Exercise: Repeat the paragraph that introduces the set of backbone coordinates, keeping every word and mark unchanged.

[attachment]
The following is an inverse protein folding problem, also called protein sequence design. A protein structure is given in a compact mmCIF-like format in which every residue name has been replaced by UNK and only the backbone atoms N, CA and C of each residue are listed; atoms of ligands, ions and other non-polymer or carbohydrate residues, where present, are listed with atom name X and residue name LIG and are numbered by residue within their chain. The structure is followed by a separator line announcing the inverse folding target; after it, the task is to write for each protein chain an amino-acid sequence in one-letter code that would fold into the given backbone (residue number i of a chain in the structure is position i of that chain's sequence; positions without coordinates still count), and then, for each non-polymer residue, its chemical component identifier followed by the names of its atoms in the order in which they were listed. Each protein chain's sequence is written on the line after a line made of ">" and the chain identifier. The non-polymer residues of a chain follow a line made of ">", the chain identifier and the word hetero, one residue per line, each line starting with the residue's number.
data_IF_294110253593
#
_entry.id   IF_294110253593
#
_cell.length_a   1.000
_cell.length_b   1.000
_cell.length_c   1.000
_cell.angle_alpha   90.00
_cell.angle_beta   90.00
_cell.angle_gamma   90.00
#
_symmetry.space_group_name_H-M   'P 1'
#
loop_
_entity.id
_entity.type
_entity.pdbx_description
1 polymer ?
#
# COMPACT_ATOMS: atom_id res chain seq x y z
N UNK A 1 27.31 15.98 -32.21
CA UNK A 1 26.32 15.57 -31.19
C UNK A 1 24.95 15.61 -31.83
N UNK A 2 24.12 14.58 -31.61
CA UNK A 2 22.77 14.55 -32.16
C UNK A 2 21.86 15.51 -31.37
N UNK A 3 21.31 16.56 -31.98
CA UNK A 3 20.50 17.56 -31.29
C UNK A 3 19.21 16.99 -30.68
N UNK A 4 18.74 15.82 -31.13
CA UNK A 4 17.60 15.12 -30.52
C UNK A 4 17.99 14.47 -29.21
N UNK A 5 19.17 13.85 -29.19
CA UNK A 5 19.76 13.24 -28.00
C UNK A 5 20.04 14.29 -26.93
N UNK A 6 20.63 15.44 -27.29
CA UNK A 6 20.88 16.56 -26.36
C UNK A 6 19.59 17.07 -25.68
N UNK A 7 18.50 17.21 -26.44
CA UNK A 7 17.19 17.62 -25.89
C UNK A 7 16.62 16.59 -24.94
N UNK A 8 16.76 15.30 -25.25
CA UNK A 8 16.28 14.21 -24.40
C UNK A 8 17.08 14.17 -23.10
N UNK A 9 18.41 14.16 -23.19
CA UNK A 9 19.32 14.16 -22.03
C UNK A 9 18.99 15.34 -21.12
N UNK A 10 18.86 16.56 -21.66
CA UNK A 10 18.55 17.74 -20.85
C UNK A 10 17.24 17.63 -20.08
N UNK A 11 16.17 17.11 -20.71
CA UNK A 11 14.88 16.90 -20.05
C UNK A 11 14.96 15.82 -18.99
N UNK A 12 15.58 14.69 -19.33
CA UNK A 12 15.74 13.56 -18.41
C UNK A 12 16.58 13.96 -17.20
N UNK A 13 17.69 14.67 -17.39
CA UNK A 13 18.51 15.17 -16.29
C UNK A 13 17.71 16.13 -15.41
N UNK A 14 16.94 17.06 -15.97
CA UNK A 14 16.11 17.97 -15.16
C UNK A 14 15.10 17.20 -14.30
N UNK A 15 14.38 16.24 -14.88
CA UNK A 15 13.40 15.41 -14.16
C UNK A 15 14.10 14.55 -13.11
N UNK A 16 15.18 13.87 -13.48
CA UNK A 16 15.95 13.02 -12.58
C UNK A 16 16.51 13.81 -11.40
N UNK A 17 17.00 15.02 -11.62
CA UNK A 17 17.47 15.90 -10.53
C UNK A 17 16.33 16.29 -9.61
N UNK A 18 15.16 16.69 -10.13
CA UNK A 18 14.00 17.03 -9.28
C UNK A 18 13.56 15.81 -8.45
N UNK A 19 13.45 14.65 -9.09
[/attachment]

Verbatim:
The following is an inverse protein folding problem, also called protein sequence design. A protein structure is given in a compact mmCIF-like format in which every residue name has been replaced by UNK and only the backbone atoms N, CA and C of each residue are listed; atoms of ligands, ions and other non-polymer or carbohydrate residues, where present, are listed with atom name X and residue name LIG and are numbered by residue within their chain. The structure is followed by a separator line announcing the inverse folding target; after it, the task is to write for each protein chain an amino-acid sequence in one-letter code that would fold into the given backbone (residue number i of a chain in the structure is position i of that chain's sequence; positions without coordinates still count), and then, for each non-polymer residue, its chemical component identifier followed by the names of its atoms in the order in which they were listed. Each protein chain's sequence is written on the line after a line made of ">" and the chain identifier. The non-polymer residues of a chain follow a line made of ">", the chain identifier and the word hetero, one residue per line, each line starting with the residue's number.